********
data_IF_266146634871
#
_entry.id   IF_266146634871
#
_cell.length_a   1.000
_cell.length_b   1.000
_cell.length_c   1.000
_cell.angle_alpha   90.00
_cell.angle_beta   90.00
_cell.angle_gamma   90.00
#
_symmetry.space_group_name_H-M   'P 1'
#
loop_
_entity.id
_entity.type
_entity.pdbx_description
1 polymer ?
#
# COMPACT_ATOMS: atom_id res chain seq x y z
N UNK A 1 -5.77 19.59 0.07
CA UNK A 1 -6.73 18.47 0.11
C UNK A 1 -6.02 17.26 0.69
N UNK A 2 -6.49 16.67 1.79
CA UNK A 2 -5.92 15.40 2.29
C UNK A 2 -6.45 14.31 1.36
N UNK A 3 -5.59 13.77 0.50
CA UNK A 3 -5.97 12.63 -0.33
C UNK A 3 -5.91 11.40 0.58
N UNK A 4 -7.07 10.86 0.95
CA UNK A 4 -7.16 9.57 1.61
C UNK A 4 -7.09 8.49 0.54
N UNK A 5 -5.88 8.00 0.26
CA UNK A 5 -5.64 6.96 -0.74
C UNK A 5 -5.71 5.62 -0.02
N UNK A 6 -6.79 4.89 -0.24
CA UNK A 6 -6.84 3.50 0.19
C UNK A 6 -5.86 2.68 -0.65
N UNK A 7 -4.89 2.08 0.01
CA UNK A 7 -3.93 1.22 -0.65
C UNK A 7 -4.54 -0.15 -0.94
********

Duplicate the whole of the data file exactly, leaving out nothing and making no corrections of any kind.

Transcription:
data_IF_266146634871
#
_entry.id   IF_266146634871
#
_cell.length_a   1.000
_cell.length_b   1.000
_cell.length_c   1.000
_cell.angle_alpha   90.00
_cell.angle_beta   90.00
_cell.angle_gamma   90.00
#
_symmetry.space_group_name_H-M   'P 1'
#
loop_
_entity.id
_entity.type
_entity.pdbx_description
1 polymer ?
#
# COMPACT_ATOMS: atom_id res chain seq x y z
N UNK A 1 -5.77 19.59 0.07
CA UNK A 1 -6.73 18.47 0.11
C UNK A 1 -6.02 17.26 0.69
N UNK A 2 -6.49 16.67 1.79
CA UNK A 2 -5.92 15.40 2.29
C UNK A 2 -6.45 14.31 1.36
N UNK A 3 -5.59 13.77 0.50
CA UNK A 3 -5.97 12.63 -0.33
C UNK A 3 -5.91 11.40 0.58
N UNK A 4 -7.07 10.86 0.95
CA UNK A 4 -7.16 9.57 1.61
C UNK A 4 -7.09 8.49 0.54
N UNK A 5 -5.88 8.00 0.26
CA UNK A 5 -5.64 6.96 -0.74
C UNK A 5 -5.71 5.62 -0.02
N UNK A 6 -6.79 4.89 -0.24
CA UNK A 6 -6.84 3.50 0.19
C UNK A 6 -5.86 2.68 -0.65
N UNK A 7 -4.89 2.08 0.01
CA UNK A 7 -3.93 1.22 -0.65
C UNK A 7 -4.54 -0.15 -0.94